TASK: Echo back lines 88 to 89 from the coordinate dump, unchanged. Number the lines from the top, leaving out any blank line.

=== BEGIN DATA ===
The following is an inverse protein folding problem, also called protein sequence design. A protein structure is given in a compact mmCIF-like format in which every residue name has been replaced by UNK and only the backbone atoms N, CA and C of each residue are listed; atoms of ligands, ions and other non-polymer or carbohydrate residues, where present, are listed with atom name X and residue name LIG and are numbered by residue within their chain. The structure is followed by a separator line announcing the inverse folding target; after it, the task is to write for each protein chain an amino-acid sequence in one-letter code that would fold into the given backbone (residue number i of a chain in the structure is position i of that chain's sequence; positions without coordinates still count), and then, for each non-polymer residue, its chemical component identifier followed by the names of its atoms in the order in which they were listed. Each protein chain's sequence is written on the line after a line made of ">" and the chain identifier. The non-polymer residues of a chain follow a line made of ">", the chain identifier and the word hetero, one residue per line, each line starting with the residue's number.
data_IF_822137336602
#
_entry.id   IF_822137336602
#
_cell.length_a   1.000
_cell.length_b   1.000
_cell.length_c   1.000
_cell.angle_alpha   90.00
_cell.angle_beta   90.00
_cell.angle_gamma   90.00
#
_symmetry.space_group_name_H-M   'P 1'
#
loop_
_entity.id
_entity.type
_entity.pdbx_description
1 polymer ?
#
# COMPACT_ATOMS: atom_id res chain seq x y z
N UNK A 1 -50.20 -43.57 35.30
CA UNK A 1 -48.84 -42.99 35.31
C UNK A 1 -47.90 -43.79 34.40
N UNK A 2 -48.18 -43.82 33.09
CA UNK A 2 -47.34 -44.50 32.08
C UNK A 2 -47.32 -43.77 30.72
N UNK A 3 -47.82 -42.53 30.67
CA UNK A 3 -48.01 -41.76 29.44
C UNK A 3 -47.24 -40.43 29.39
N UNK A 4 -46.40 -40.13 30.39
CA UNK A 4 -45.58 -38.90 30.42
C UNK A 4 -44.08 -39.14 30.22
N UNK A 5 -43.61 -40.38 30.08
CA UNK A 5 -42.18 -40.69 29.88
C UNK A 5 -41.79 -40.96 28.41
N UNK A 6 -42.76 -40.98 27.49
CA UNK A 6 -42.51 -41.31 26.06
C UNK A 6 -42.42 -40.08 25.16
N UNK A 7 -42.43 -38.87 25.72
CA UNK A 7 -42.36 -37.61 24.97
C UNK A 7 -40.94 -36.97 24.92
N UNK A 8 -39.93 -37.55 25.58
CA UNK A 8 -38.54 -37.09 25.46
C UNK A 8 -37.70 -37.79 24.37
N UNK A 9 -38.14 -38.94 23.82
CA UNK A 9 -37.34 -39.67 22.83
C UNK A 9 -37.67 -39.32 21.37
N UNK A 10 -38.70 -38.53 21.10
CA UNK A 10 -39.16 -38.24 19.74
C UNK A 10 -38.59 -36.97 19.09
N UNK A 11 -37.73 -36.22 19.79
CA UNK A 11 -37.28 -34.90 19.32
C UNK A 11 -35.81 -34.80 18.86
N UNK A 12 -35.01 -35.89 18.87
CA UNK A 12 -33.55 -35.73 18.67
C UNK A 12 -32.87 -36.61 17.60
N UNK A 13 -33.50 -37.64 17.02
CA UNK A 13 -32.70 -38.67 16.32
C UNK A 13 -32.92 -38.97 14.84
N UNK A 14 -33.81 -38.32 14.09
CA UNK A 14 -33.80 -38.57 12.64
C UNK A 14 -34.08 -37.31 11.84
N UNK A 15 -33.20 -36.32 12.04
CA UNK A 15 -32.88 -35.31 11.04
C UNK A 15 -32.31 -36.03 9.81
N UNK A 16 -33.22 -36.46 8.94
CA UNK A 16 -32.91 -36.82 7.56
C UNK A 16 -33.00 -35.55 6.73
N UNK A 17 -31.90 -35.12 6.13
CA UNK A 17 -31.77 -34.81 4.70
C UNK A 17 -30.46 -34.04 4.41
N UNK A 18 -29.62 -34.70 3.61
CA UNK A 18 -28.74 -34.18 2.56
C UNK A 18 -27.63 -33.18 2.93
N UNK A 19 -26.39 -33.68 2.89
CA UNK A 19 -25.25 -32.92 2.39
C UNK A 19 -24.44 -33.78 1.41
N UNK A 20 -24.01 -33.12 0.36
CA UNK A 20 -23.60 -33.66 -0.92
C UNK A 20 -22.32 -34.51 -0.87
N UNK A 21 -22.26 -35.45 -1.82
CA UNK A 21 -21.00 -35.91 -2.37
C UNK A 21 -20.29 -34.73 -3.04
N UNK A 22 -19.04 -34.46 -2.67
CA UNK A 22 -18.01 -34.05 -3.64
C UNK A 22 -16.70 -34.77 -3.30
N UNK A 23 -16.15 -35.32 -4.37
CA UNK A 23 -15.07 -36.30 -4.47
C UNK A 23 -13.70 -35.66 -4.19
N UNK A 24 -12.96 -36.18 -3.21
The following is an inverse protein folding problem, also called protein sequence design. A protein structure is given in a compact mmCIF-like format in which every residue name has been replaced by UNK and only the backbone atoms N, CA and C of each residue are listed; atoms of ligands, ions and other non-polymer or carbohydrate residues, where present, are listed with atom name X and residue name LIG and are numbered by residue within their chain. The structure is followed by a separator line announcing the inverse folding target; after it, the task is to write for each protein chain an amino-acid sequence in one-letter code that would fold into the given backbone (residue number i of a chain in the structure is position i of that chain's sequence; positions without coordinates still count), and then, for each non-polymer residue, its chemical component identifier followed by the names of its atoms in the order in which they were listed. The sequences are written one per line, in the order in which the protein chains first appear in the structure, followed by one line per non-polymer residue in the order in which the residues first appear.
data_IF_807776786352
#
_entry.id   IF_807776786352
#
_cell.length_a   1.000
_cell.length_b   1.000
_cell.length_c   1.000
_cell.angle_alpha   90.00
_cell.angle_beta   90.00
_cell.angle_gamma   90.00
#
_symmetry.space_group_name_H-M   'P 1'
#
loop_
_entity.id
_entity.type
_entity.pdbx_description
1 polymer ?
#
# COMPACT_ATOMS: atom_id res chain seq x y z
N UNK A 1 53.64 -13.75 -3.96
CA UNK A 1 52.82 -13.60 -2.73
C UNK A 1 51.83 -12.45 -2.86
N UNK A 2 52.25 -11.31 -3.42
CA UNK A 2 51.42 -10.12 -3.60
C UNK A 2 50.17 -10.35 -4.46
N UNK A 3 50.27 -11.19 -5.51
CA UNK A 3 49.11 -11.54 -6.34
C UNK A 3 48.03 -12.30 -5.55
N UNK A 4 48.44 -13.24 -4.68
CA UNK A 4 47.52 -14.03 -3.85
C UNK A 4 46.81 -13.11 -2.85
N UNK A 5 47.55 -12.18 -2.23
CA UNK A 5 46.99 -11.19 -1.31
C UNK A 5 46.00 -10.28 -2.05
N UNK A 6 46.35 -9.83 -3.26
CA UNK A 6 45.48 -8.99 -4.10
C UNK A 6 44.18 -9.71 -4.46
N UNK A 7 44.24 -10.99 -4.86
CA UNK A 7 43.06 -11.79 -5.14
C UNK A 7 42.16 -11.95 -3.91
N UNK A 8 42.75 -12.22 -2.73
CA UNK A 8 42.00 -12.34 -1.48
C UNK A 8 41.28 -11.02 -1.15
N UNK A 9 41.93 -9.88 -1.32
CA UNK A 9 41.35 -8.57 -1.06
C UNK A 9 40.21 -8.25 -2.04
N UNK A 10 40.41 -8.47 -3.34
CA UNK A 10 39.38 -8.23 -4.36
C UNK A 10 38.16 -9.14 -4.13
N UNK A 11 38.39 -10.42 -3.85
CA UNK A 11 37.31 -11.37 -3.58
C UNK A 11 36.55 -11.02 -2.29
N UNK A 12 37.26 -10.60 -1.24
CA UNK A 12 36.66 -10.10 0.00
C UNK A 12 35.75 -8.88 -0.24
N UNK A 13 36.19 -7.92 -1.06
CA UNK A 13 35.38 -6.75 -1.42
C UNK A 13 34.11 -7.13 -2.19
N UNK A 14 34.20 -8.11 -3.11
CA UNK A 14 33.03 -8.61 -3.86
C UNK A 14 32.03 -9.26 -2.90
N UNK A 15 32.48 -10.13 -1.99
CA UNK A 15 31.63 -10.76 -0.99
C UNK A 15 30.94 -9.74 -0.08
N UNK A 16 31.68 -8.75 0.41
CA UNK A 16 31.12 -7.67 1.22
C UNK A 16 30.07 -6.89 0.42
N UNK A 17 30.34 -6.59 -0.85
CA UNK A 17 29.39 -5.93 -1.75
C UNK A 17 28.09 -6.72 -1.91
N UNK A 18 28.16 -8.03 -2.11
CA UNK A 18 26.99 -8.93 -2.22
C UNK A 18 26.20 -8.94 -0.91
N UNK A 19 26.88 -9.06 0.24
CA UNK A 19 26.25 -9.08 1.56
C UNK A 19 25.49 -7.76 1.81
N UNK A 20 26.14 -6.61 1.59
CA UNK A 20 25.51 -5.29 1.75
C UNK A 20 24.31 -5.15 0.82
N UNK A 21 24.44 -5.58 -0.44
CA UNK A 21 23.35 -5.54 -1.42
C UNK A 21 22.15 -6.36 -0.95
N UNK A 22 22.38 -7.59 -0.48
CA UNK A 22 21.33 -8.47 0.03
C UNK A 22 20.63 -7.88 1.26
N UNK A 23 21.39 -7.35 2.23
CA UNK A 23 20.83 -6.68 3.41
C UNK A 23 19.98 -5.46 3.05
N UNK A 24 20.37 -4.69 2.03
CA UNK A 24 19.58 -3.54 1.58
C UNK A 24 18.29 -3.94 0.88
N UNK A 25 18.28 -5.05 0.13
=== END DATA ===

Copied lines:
N UNK A 23 -16.15 -35.32 -4.37
CA UNK A 23 -15.07 -36.30 -4.47